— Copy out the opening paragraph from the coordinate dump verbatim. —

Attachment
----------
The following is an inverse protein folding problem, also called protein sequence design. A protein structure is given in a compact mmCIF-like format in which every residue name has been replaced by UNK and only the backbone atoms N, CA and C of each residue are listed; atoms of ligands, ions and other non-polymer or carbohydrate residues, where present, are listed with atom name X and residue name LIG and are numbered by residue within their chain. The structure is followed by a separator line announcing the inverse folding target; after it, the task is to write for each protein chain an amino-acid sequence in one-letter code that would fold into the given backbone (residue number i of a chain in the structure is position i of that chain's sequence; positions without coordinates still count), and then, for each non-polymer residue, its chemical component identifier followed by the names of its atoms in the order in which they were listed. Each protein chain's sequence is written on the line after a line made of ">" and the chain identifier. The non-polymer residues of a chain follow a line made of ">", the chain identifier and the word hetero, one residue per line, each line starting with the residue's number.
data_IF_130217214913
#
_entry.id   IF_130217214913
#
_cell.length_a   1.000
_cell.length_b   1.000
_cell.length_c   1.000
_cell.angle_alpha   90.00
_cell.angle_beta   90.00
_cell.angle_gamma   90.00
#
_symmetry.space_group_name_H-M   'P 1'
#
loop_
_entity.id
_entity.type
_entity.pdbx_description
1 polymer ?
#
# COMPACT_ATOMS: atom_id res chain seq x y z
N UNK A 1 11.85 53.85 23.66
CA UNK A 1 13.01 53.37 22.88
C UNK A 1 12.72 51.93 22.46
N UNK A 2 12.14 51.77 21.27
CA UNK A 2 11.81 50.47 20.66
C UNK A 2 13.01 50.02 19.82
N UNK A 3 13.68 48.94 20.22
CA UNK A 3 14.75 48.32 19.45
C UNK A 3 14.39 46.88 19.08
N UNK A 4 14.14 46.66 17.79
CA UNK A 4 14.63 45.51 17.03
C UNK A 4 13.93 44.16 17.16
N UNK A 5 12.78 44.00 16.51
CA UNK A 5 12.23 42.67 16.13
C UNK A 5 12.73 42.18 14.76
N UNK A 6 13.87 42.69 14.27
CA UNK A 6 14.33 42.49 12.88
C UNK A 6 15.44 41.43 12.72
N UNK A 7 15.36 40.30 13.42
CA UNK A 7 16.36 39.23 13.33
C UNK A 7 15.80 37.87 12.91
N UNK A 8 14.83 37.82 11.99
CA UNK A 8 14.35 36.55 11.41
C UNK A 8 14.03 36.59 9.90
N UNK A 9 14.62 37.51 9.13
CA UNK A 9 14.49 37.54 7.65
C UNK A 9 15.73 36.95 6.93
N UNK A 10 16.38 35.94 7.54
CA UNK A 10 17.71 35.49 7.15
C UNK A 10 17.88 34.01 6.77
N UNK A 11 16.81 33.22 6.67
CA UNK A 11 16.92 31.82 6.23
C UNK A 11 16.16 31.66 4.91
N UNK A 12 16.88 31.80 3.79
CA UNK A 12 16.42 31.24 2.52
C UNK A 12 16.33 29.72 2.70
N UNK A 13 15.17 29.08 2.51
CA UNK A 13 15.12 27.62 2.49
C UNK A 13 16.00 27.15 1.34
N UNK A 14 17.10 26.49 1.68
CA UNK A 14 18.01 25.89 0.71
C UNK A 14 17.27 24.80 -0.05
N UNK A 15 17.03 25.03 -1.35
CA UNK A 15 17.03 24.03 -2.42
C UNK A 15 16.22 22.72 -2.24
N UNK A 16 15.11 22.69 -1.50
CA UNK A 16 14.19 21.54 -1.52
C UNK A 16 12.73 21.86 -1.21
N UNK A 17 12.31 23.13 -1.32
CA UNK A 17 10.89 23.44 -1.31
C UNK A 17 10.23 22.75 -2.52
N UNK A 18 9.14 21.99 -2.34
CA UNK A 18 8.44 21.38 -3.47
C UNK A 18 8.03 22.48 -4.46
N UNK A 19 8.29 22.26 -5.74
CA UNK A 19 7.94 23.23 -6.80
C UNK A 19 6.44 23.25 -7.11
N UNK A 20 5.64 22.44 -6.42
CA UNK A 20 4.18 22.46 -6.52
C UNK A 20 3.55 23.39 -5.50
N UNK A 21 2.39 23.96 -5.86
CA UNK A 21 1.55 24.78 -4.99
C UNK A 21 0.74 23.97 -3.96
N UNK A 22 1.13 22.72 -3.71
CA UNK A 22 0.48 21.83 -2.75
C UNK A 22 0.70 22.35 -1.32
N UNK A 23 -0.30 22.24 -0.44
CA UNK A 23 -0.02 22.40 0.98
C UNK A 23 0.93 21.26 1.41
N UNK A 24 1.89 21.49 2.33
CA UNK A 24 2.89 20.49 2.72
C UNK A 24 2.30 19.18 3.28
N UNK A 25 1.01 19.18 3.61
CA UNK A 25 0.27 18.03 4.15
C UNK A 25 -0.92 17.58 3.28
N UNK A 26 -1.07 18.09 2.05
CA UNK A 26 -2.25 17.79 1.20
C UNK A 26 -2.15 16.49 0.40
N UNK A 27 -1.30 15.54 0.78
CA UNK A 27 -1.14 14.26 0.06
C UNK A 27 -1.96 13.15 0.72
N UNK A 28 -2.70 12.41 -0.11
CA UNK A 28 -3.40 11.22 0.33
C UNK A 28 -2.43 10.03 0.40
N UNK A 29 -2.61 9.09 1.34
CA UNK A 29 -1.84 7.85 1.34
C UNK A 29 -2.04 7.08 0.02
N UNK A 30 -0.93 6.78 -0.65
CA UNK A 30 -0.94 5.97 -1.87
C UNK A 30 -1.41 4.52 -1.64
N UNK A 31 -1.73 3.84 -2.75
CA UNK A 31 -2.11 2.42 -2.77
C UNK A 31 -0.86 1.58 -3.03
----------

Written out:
The following is an inverse protein folding problem, also called protein sequence design. A protein structure is given in a compact mmCIF-like format in which every residue name has been replaced by UNK and only the backbone atoms N, CA and C of each residue are listed; atoms of ligands, ions and other non-polymer or carbohydrate residues, where present, are listed with atom name X and residue name LIG and are numbered by residue within their chain. The structure is followed by a separator line announcing the inverse folding target; after it, the task is to write for each protein chain an amino-acid sequence in one-letter code that would fold into the given backbone (residue number i of a chain in the structure is position i of that chain's sequence; positions without coordinates still count), and then, for each non-polymer residue, its chemical component identifier followed by the names of its atoms in the order in which they were listed. Each protein chain's sequence is written on the line after a line made of ">" and the chain identifier. The non-polymer residues of a chain follow a line made of ">", the chain identifier and the word hetero, one residue per line, each line starting with the residue's number.